Fibroblast growth factor receptor 3 activation plays a causative role in urothelial cancer pathogenesis in cooperation with Pten loss in mice

Foth, M. et al. (2014) Fibroblast growth factor receptor 3 activation plays a causative role in urothelial cancer pathogenesis in cooperation with Pten loss in mice. Journal of Pathology, 233(2), pp. 148-158. (doi: 10.1002/path.4334)

94632.pdf - Accepted Version



Although somatic mutations and overexpression of the tyrosine kinase fibroblast growth factor receptor 3 (FGFR3) are strongly associated with bladder cancer, evidence for their functional involvement in the pathogenesis remains elusive. Previously we showed that activation of Fgfr3 alone is not sufficient to initiate urothelial tumourigenesis in mice. Here we hypothesize that cooperating mutations are required for Fgfr3-dependent tumourigenesis in the urothelium and analyse a mouse model in which an inhibitor of Pi3k–Akt signalling, Pten, is deleted in concert with Fgfr3 activation (UroIICreFgfr3+/K644EPtenflox/flox). Two main phenotypical characteristics were observed in the urothelium: increased urothelial thickness and abnormal cellular histopathology, including vacuolization, condensed cellular appearance, enlargement of cells and nuclei, and loss of polarity. These changes were not observed when either mutation was present individually. Expression patterns of known urothelial proteins indicated the abnormal cellular differentiation. Furthermore, quantitative analysis showed that Fgfr3 and Pten mutations cooperatively caused cellular enlargement, while Pten contributed to increased cell proliferation. Finally, FGFR3 overexpression was analysed along the level of phosphorylated mTOR in 66 T1 urothelial tumours in tissue microarray, which supported the occurrence of functional association of these two signalling pathways in urothelial pathogenesis. Taken together, this study provides evidence supporting a functional role of FGFR3 in the process of pathogenesis in urothelial neoplasms. Given the wide availability of inhibitors specific to FGF signalling pathways, our model may open the avenue for FGFR3-targeted translation in urothelial disease. Copyright © 2014 Pathological Society of Great Britain and Ireland.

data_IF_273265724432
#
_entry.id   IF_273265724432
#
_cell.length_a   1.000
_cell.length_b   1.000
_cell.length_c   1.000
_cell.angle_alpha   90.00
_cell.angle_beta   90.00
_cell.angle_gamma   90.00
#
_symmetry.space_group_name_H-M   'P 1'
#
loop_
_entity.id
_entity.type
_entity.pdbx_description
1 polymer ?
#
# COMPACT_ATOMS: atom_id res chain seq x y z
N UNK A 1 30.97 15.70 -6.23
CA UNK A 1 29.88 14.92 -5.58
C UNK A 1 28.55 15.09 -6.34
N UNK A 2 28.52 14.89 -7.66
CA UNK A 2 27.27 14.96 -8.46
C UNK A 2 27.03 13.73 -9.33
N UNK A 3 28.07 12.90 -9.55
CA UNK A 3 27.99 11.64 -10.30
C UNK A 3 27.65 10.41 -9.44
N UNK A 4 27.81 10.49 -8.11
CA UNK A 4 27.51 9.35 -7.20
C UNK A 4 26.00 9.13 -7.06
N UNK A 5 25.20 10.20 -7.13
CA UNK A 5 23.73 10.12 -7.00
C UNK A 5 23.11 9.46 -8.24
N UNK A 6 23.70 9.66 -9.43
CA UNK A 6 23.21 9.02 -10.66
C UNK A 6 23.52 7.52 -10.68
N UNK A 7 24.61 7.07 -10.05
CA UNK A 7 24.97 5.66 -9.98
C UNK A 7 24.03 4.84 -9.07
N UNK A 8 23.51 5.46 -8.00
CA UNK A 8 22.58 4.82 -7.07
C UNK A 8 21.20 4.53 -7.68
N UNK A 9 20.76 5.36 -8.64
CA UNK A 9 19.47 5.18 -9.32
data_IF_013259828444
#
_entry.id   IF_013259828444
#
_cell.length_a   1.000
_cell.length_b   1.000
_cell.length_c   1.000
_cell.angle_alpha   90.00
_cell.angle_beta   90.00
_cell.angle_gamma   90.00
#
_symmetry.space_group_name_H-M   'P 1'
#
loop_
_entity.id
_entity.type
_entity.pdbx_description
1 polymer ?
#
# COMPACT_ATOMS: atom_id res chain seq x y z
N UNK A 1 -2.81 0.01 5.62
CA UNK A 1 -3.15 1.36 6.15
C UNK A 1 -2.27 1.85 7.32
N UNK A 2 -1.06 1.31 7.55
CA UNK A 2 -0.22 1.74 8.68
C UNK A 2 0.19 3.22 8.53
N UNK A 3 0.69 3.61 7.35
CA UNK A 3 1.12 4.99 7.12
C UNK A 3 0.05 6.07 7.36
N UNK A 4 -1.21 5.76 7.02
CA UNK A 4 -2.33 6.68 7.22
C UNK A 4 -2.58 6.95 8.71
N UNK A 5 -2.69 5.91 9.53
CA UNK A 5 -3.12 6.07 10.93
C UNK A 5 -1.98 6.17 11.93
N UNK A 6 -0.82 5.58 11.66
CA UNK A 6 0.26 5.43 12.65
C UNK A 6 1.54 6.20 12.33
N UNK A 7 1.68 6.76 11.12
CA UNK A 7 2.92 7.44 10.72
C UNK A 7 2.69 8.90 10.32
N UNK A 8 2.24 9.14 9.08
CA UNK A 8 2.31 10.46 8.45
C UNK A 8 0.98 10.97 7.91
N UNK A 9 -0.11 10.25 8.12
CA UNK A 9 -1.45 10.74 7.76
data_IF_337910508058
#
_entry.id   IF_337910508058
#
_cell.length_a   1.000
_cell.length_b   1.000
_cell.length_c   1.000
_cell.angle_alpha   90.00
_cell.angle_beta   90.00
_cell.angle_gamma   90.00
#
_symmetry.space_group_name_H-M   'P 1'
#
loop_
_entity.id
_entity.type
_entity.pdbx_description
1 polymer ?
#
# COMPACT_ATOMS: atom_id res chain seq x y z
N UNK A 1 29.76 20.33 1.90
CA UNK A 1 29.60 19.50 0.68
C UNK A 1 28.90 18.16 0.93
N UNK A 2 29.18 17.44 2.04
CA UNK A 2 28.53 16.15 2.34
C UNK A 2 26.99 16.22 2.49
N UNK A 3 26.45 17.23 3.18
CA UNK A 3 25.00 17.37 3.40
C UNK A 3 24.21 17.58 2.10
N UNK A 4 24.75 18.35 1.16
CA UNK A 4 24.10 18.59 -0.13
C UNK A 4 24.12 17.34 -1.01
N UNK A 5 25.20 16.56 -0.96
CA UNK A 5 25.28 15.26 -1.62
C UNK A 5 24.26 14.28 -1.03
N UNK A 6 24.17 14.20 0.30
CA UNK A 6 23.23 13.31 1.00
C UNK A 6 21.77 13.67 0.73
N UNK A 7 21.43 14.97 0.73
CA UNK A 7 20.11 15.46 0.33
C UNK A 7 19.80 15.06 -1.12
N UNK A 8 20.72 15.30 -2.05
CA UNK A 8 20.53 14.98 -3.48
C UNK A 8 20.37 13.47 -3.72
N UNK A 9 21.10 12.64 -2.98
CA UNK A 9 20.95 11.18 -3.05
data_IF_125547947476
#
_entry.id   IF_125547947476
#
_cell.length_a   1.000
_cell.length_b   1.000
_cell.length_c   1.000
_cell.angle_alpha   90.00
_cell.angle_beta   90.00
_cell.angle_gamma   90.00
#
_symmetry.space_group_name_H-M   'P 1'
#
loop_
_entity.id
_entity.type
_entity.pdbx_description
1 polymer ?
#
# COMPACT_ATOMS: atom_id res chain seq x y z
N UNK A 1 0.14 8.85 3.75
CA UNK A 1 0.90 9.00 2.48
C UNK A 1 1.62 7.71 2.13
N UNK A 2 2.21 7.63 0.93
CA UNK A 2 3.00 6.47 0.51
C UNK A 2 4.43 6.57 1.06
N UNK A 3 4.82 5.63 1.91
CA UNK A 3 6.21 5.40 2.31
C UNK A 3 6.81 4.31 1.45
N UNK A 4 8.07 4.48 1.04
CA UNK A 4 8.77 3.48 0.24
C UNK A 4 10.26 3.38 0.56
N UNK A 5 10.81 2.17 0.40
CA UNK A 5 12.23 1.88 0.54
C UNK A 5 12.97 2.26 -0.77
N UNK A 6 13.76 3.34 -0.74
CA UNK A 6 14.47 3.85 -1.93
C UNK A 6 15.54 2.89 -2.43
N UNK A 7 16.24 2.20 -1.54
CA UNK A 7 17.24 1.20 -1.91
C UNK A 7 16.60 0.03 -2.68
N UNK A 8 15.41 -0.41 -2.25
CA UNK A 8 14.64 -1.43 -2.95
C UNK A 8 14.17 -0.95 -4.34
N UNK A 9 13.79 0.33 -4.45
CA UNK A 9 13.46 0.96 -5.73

Item Type:Articles
Additional Information:This is the accepted version of the following article: Journal of Pathology 233(2):148-158 2014, which has been published in final form at
Glasgow Author(s) Enlighten ID:Ahmad, Mr Imran and Ridgway, Dr Rachel and Iwata, Dr Tomoko and Leung, Professor Hing and Sansom, Professor Owen
Authors: Foth, M., Ahmad, I., van Rhijn, B. W., van der Kwast, T., Bergman, A. M., King, L., Ridgway, R., Leung, H. Y., Fraser, S., Sansom, O. J., and Iwata, T.
College/School:College of Medical Veterinary and Life Sciences > School of Cancer Sciences
Journal Name:Journal of Pathology
Publisher:John Wiley & Sons, Ltd.
ISSN (Online):1096-9896
Copyright Holders:Copyright © 2014 Pathological Society of Great Britain and Ireland
First Published:First published in the Journal of Pathology 233(2):148-158
Publisher Policy:Reproduced in accordance with the copyright policy of the publisher

University Staff: Request a correction | Enlighten Editors: Update this record